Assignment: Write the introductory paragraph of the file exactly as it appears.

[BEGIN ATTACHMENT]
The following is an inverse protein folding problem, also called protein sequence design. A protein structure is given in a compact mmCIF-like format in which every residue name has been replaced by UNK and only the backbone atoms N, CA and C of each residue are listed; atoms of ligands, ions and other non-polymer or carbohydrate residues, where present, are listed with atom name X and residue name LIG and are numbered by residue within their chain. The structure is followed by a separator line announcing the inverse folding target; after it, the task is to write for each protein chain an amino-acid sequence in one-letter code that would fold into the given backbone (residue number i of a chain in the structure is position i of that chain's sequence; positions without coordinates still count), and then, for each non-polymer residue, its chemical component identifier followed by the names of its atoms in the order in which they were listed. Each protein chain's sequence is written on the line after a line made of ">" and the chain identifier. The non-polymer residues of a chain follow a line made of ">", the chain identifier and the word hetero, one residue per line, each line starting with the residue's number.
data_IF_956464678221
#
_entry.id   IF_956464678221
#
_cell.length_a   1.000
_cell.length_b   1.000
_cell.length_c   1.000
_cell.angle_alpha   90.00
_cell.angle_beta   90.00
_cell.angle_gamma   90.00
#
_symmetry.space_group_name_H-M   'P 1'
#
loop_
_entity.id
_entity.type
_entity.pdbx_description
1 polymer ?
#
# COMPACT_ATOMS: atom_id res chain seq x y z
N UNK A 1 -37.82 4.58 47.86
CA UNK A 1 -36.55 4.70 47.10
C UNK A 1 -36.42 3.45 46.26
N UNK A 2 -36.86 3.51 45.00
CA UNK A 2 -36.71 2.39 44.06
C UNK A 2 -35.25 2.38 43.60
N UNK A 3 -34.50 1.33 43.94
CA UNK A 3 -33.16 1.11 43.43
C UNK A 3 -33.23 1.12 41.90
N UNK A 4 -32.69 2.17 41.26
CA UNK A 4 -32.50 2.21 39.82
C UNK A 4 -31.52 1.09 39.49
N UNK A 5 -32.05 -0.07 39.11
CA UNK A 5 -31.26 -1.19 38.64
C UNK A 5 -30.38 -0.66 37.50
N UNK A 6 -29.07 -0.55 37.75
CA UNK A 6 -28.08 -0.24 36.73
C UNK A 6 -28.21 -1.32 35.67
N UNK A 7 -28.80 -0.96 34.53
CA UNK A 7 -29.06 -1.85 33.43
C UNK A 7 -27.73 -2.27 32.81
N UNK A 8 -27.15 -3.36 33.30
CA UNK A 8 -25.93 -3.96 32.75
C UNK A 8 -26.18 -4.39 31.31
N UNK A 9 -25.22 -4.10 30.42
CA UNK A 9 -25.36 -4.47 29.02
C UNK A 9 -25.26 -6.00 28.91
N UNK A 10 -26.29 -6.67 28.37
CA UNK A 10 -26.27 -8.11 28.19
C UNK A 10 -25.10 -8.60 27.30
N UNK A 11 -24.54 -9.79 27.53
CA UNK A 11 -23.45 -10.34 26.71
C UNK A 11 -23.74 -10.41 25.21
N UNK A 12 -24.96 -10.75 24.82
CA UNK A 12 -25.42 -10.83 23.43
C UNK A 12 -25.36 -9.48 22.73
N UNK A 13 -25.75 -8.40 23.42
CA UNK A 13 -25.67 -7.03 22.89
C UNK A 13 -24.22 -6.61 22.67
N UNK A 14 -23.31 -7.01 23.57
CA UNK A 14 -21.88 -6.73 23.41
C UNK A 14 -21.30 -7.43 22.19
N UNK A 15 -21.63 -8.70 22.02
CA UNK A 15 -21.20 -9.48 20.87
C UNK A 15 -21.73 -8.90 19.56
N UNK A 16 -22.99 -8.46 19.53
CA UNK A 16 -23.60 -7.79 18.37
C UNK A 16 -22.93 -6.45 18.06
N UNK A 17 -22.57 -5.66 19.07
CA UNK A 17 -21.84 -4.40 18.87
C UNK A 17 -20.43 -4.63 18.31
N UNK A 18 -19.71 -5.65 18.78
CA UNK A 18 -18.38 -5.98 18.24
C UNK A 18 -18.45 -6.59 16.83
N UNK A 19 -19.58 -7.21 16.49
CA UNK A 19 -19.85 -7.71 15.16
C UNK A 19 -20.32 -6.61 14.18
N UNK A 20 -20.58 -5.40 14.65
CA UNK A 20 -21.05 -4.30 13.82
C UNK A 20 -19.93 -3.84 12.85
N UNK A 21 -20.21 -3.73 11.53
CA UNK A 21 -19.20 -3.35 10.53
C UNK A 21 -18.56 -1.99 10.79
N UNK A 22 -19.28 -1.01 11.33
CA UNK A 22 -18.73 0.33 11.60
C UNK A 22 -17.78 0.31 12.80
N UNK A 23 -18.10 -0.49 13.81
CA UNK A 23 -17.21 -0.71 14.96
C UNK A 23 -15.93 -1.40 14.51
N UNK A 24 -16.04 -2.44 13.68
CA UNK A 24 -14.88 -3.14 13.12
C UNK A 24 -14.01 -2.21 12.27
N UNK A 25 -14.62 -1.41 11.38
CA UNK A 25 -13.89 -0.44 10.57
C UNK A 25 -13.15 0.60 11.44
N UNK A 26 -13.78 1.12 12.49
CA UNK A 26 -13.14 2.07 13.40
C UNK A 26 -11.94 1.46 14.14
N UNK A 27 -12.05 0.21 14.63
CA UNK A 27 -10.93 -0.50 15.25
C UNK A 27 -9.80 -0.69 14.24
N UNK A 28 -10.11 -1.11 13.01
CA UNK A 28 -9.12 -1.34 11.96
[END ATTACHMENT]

The following is an inverse protein folding problem, also called protein sequence design. A protein structure is given in a compact mmCIF-like format in which every residue name has been replaced by UNK and only the backbone atoms N, CA and C of each residue are listed; atoms of ligands, ions and other non-polymer or carbohydrate residues, where present, are listed with atom name X and residue name LIG and are numbered by residue within their chain. The structure is followed by a separator line announcing the inverse folding target; after it, the task is to write for each protein chain an amino-acid sequence in one-letter code that would fold into the given backbone (residue number i of a chain in the structure is position i of that chain's sequence; positions without coordinates still count), and then, for each non-polymer residue, its chemical component identifier followed by the names of its atoms in the order in which they were listed. Each protein chain's sequence is written on the line after a line made of ">" and the chain identifier. The non-polymer residues of a chain follow a line made of ">", the chain identifier and the word hetero, one residue per line, each line starting with the residue's number.